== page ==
When it comes to the public’s knowledge of Black history, there are a lot of gaps. Black to School is a recently-formed collective that wants to fill in what’s missing. One of their earliest members, Taylor Thompson-Youngblood, is a senior designer here at Ologie who has combined her passion for design with her passion for uplifting and sharing Black stories. Together with a community of researchers, designers, and educators, she collaborates on their newsletter series, which highlights the history & contributions of people across the African diaspora.

So Black to School, I love it, I subscribe, I have been reading them top to bottom and back again. I’d love to hear from you how you got involved with it? What inspired you guys to get this started?

In September 2020, I had decided to do my own project about Black history and designed a poster every day about somebody that I thought other people should know about. I shared that inside of the “Where are the Black Designers?” Slack, and then a UX designer that was already involved with Black to School reached out to me and asked if I would be interested in helping them with a African history newsletter project. (It didn’t have a name at that point.) So I said yes.

At the beginning, there were four of us who met regularly: me, Chinwe who does a lot of research and networking, Ama who is a strategist and researcher, and Kristen, our UX designer. Through our Black to School Collective and a network of other Black educators, we’re able to discuss a variety of themes, where contributors share things that they were passionate about, or maybe even histories that they learned from their families.

Everybody has the same goal, which is to make the world hopefully better and more equitable and feel like it’s for everybody, not just a certain kind of person.

We wanted to give people additional context and stories and information about being Black, showcasing contributions from different disciplines. There are so many elements of history across the African diaspora outside of slavery and the Civil Rights Movement that were not well taught in school, or at least public school.

We want this information to be for everybody. We want everybody to feel some sense of ownership there. So nobody’s really in charge: we’re all students and we’re all teachers.

I think that you bring up a really good point: so many of us were taught that there are four parts of Black (specifically Black American) history: slavery, the Civil War, the Civil Rights Movement, and today. But there’s so much more that we can learn and there’s definitely a big gap.

During school — and I went to both private and public schools — we would have these great lessons about Egypt and these long units about Greece, but it was never any other countries in Africa, outside of Egypt that were really discussed at all as their own culture and their own contributions. It was like, okay, Egypt, that’s what’s going on and then let’s go to another part of the world.

There are so many cool things that people should be excited about and should be aware of. With colonialism, a lot was taken and moved around, but  a lot of really cool historical contributions originated in those various countries and that’s not really talked about.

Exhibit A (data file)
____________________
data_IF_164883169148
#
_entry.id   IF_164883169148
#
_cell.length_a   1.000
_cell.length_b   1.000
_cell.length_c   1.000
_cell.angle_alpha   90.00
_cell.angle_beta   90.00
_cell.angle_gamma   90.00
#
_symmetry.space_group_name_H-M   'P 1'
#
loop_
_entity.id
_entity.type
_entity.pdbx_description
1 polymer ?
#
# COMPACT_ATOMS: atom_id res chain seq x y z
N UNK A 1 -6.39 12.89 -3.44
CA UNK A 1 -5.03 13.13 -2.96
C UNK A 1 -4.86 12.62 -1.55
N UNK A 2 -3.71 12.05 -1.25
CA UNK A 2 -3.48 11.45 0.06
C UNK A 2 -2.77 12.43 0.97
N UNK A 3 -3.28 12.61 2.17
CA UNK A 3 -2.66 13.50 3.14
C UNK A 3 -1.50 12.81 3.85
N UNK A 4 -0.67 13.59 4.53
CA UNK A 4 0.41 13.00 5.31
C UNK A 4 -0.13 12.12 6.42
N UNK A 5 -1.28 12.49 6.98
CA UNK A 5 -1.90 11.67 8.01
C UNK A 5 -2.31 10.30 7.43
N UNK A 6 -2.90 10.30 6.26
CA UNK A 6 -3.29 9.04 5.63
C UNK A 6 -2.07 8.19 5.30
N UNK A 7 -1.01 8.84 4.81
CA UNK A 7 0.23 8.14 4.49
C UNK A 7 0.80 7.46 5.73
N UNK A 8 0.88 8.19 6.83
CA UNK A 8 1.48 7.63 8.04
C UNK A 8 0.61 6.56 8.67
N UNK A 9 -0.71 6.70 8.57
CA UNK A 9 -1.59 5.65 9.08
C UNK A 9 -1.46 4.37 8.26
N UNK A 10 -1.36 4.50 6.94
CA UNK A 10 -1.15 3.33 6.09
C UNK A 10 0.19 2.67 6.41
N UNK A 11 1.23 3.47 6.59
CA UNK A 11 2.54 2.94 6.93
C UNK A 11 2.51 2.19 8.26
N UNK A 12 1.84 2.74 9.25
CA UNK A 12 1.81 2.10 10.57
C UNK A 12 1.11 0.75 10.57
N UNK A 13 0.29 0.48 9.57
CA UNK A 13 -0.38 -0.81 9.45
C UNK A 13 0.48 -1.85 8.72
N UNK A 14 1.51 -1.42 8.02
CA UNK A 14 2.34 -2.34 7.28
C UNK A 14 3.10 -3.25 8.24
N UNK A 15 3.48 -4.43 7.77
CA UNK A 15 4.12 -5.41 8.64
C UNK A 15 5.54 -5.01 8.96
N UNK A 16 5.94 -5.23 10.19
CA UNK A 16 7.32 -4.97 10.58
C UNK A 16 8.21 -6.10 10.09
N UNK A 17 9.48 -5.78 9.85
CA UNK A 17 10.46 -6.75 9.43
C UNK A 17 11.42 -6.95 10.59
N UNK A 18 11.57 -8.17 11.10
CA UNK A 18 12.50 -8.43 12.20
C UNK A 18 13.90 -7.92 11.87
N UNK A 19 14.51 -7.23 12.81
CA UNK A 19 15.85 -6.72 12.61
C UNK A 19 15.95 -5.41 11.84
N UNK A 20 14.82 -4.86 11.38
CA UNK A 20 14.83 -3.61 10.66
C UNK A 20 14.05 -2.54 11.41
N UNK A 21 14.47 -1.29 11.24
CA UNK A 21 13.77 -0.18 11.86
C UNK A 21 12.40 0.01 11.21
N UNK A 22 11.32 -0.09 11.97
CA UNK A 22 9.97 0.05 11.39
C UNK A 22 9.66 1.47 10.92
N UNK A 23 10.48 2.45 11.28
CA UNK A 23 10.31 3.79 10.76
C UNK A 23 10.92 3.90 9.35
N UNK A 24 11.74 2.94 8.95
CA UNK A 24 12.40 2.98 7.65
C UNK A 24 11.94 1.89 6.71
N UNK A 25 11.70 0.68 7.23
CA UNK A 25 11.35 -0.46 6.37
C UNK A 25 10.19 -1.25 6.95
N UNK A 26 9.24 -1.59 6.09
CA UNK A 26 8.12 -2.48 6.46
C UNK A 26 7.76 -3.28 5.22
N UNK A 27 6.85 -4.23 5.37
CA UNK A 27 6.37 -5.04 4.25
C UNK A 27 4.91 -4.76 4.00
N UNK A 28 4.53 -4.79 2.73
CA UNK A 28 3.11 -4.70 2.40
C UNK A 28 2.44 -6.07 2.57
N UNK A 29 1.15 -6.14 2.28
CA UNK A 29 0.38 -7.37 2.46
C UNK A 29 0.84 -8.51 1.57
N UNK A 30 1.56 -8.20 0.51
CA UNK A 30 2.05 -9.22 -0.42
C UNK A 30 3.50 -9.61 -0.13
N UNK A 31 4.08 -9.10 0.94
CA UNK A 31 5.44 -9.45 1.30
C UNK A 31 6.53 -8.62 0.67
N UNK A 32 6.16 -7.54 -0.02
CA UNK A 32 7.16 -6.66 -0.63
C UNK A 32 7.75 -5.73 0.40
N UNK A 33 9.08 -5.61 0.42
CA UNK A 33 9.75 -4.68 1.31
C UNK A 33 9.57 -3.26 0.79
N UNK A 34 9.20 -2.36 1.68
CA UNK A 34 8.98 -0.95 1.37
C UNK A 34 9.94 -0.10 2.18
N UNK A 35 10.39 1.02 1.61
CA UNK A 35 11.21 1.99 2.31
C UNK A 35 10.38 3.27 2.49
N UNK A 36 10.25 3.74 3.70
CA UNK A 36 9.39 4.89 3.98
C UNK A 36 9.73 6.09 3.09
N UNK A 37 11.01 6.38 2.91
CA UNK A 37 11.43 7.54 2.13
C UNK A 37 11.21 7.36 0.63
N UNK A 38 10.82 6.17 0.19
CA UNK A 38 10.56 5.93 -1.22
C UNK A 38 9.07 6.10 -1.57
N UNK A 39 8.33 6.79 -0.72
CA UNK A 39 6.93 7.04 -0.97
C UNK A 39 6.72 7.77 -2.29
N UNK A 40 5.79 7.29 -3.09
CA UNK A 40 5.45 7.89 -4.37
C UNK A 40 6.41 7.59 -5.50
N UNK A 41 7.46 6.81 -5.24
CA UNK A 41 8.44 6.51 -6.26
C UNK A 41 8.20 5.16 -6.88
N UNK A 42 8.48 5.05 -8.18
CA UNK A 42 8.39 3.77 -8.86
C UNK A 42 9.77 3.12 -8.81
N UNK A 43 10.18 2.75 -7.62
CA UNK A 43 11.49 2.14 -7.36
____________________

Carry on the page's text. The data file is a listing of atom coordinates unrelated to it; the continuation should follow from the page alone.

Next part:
Can you talk a little more about your specific role in the Black to School Collective? 

If somebody has a skill and there’s a need for it, it’s truly like: please do that skill. So I made the brand, Instagram graphics, and we collaboratively came up with the name. I also do the second to last edits on our newsletter for tone, flow, and cohesiveness. Occasionally I also reach out to illustrators to share some art, because we’re also trying to highlight different Black artists. Between the four of us, there’s a good mix of both aspirational and grounding personalities and skill sets.

I love that you help provide that balance.

You do need both sides of that energy, especially when this is not what any of us do full time. Keeping that in mind, we try to find a balance that doesn’t burn anybody out but also still fosters growth.

We’re working with additional volunteers now and just trying to build up the community so we can continue to try new things. Down the line we hope to do events with speakers to talk more about certain subjects and just kind of like bring this into more places where it’s more accessible to people.

Is there anything that you specifically have been really jazzed to learn about through the Black to School research?

Doing the initial deep dive on Mansa Musa was really cool. What surprised me was when I sent the newsletter to my dad, he said he had never heard of that person. Especially because my dad taught me a lot about the Civil Rights Movement, and different pieces of Black history. He grew up in South Carolina during segregation, and actually desegregated his high school, and he was a history major.  It was surprising but also not surprising when you think of who writes the books and who teaches. It was special to share that moment with him and also learn so much more about different African kingdoms throughout history. Also learning more about Black Wall Street prior to the massacre — how it came to be, what was going on in that community, how it operated, that was really cool.

Chimamanda Ngozi Adichie quote: "Show a people as one thing, only one thing, over and over again, and that is what they become."

Our long-term goal is to organize enough content in a way that makes it easier for K-12 schools to teach to students, possibly even starting a kind of community of Saturday Schools in different parts of the country.

I think that’s the beautiful thing about collaborating. In a sense, everybody has the same goal, which is to make the world hopefully better and more equitable and feel like it’s for everybody, not just a certain kind of person. We’re learning from these people. People are learning from us. That’s the feeling and that’s what we want.